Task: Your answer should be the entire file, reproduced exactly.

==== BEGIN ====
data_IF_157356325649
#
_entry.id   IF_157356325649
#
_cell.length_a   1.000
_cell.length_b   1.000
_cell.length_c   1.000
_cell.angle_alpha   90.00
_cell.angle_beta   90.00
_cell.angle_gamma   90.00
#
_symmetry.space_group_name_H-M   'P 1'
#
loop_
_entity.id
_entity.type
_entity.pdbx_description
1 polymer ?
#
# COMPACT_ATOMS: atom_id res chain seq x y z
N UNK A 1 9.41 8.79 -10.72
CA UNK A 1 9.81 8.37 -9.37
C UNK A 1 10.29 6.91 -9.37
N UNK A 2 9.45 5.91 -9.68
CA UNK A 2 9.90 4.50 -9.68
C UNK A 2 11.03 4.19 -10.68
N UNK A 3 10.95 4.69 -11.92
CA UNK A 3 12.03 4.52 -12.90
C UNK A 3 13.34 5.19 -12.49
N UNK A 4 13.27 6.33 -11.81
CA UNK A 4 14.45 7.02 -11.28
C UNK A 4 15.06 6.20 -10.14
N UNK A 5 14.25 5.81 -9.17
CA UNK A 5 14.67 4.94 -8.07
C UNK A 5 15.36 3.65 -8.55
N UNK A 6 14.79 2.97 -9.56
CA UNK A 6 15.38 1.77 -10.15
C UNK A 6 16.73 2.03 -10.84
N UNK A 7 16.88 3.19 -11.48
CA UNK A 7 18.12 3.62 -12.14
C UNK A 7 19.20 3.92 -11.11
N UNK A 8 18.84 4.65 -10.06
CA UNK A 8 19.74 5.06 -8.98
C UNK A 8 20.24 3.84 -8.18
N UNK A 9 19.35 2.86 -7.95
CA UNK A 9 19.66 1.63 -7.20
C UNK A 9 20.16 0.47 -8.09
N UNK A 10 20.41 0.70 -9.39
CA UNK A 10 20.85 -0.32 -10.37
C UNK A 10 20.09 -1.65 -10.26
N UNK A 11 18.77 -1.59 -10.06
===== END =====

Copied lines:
data_IF_157356325649
#
_entry.id   IF_157356325649
#
_cell.length_a   1.000
_cell.length_b   1.000
_cell.length_c   1.000
_cell.angle_alpha   90.00
_cell.angle_beta   90.00
_cell.angle_gamma   90.00
#
_symmetry.space_group_name_H-M   'P 1'
#
loop_
_entity.id
_entity.type
_entity.pdbx_description
1 polymer ?
#
# COMPACT_ATOMS: atom_id res chain seq x y z
N UNK A 1 9.41 8.79 -10.72
CA UNK A 1 9.81 8.37 -9.37
C UNK A 1 10.29 6.91 -9.37
N UNK A 2 9.45 5.91 -9.68
CA UNK A 2 9.90 4.50 -9.68
C UNK A 2 11.03 4.19 -10.68
N UNK A 3 10.95 4.69 -11.92
CA UNK A 3 12.03 4.52 -12.90
C UNK A 3 13.34 5.19 -12.49
N UNK A 4 13.27 6.33 -11.81
CA UNK A 4 14.45 7.02 -11.28
C UNK A 4 15.06 6.20 -10.14
N UNK A 5 14.25 5.81 -9.17
CA UNK A 5 14.67 4.94 -8.07
C UNK A 5 15.36 3.65 -8.55
N UNK A 6 14.79 2.97 -9.56
CA UNK A 6 15.38 1.77 -10.15
C UNK A 6 16.73 2.03 -10.84
N UNK A 7 16.88 3.19 -11.48
CA UNK A 7 18.12 3.62 -12.14
C UNK A 7 19.20 3.92 -11.11
N UNK A 8 18.84 4.65 -10.06
CA UNK A 8 19.74 5.06 -8.98
C UNK A 8 20.24 3.84 -8.18
N UNK A 9 19.35 2.86 -7.95
CA UNK A 9 19.66 1.63 -7.20
C UNK A 9 20.16 0.47 -8.09
N UNK A 10 20.41 0.70 -9.39
CA UNK A 10 20.85 -0.32 -10.37
C UNK A 10 20.09 -1.65 -10.26
N UNK A 11 18.77 -1.59 -10.06